Excerpt from "Schools prepare for the worst" by Scott Forstner of The Morgan Hill Times.
Four years ago, students, staff and faculty within the Gilroy Unified School District collaborated with more than 15 law enforcement agencies to help produce a “Run, Hide, Defend” training video.
Since then, just about every school district throughout Santa Clara County has shown the CMAP-produced training video to provide school communities with the best possible tactics and procedures to follow if there is an active shooter at a school.
Santa Clara County Police Chiefs’ Association used funds from the state Homeland Security Grant Program to finance the video, which casted Gilroy students in an active-shooter-on-campus dramatization and informed viewers of the appropriate actions to take in such a case.
Readiness and Emergency Management for Schools (REMS) per the California Department of Education also provides actions to take in case of an active shooter:
If it is safe to do so for yourself and those in your care, the first course of action that should be taken is to run out of the building and far away until you are in a safe location.
Students and staff should be trained to:
- Leave personal belongings behind;
- Visualize possible escape routes, including physically accessible routes for students and staff with disabilities as well as persons with access and functional needs;
- Avoid escalators and elevators;
- Take others with them, but not to stay behind because others will not go;
- Call 911 when safe to do so; and
- Let a responsible adult know where they are.
If running is not a safe option, hide in as safe a place as possible. Students and staff should be trained to hide in a location where the walls might be thicker and have fewer windows. In addition:
- Lock the doors;
- Barricade the doors with heavy furniture;
- Close and lock windows and close blinds or cover windows;
- Turn off lights;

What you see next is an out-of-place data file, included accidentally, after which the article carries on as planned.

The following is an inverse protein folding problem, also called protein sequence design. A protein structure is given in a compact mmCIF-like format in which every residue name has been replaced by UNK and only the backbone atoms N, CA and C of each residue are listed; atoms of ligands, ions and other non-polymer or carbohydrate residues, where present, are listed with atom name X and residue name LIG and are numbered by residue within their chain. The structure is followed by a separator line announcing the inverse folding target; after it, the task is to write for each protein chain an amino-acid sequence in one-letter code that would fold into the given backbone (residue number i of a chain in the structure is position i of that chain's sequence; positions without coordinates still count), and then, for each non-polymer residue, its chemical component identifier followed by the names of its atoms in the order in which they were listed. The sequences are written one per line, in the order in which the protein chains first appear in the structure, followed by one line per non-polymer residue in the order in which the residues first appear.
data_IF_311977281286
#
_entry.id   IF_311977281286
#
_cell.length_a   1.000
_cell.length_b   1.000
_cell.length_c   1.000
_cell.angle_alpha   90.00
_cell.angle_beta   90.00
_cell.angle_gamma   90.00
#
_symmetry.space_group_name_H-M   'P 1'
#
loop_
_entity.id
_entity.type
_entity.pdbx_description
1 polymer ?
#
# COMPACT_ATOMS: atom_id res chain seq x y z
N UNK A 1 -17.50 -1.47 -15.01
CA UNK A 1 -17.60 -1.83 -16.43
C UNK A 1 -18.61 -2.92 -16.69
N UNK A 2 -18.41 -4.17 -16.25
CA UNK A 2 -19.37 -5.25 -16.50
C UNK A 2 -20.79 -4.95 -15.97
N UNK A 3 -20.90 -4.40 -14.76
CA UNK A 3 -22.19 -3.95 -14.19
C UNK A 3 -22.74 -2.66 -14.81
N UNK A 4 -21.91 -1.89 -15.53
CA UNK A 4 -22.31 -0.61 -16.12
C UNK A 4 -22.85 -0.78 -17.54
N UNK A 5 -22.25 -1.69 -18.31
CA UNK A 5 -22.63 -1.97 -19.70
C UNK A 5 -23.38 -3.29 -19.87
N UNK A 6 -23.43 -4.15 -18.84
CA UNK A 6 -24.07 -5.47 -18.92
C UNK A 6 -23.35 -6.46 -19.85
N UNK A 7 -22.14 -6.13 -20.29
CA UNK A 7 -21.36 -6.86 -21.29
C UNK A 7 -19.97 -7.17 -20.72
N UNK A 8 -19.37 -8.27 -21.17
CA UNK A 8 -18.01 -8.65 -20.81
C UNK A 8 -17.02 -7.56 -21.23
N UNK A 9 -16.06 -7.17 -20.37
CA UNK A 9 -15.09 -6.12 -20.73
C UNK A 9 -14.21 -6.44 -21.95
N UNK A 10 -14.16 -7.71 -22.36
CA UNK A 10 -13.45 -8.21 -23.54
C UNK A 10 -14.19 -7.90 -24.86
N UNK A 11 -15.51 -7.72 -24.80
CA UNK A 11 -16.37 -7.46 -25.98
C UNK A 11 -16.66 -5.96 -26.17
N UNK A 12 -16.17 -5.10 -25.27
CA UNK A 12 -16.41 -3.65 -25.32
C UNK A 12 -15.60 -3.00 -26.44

- Silence all electronic devices;
- Remain silent;
- Hide along the wall closest to the exit but out of the view from the hallway (allowing for an ambush of the shooter and for possible escape if the shooter enters the room);
- Use strategies to silently communicate with first responders if possible, for example, in rooms with exterior windows make signs to silently signal law enforcement officers and emergency responders to indicate the status of the room's occupants; and
- Remain in place until given an all clear by identifiable law enforcement officers.
If neither running nor hiding is a safe option, as a last resort when confronted by the shooter, adults in immediate danger should consider trying to disrupt or incapacitate the shooter by using aggressive force and items in their environment, such as fire extinguishers, and chairs.
In a study of 41 active shooter events that ended before law enforcement officers arrived, the potential victims stopped the attacker themselves in 16 instances. In 13 of those cases they physically subdued the attacker.
While talking to staff about confronting a shooter may be daunting and upsetting for some, they should know that they may be able to successfully take action to save lives. To be clear, confronting an active shooter should never be a requirement in any school employee’s job description; how each staff member chooses to respond if directly confronted by an active shooter is up to him or her. Further, the possibility of an active shooter situation is not justification for the presence of firearms on campus in the hands of any personnel other than law enforcement officers.
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